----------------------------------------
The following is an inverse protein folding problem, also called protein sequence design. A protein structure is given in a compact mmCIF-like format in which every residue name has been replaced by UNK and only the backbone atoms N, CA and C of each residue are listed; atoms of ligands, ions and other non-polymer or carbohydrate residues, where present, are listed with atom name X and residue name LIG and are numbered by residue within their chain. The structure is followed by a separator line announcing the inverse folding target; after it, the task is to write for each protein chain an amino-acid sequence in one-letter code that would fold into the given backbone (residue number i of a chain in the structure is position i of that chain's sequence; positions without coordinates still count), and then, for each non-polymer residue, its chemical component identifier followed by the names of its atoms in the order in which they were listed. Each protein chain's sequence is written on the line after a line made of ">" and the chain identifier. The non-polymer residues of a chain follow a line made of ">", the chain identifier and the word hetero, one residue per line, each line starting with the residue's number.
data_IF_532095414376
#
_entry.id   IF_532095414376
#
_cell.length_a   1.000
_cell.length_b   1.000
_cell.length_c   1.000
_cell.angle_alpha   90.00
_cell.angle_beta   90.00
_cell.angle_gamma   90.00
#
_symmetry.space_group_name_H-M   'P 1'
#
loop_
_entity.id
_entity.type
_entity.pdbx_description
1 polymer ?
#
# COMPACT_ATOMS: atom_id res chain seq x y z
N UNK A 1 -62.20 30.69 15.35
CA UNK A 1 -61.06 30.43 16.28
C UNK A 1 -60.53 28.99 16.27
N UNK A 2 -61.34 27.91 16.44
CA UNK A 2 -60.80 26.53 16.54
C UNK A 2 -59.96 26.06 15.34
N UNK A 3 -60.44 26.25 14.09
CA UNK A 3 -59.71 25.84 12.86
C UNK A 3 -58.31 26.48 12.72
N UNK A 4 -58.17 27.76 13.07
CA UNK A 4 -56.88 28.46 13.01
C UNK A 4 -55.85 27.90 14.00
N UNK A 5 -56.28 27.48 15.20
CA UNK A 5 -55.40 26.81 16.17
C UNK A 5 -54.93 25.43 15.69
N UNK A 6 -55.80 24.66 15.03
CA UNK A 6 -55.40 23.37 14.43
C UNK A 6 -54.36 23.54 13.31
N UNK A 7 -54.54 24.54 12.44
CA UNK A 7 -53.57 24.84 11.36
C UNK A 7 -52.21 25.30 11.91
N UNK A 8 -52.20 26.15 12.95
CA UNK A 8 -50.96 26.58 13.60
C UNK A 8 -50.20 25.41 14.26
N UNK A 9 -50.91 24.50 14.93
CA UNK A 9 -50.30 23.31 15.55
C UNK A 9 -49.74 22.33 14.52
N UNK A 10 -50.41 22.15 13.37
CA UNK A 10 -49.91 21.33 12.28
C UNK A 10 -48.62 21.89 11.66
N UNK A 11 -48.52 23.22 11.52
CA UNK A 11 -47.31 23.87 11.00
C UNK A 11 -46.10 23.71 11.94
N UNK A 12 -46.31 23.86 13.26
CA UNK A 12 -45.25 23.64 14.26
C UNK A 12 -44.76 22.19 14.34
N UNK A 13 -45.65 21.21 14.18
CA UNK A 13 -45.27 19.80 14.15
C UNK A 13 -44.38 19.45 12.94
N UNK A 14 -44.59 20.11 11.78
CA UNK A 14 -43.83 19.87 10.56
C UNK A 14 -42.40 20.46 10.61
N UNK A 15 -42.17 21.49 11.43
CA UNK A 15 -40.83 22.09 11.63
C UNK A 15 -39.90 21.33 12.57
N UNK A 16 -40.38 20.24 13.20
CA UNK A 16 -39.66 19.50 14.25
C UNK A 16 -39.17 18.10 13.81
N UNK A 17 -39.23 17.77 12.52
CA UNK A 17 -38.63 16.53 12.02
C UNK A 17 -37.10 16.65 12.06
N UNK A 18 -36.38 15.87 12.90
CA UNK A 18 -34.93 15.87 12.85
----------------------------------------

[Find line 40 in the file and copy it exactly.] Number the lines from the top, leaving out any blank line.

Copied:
N UNK A 7 -54.54 24.54 12.44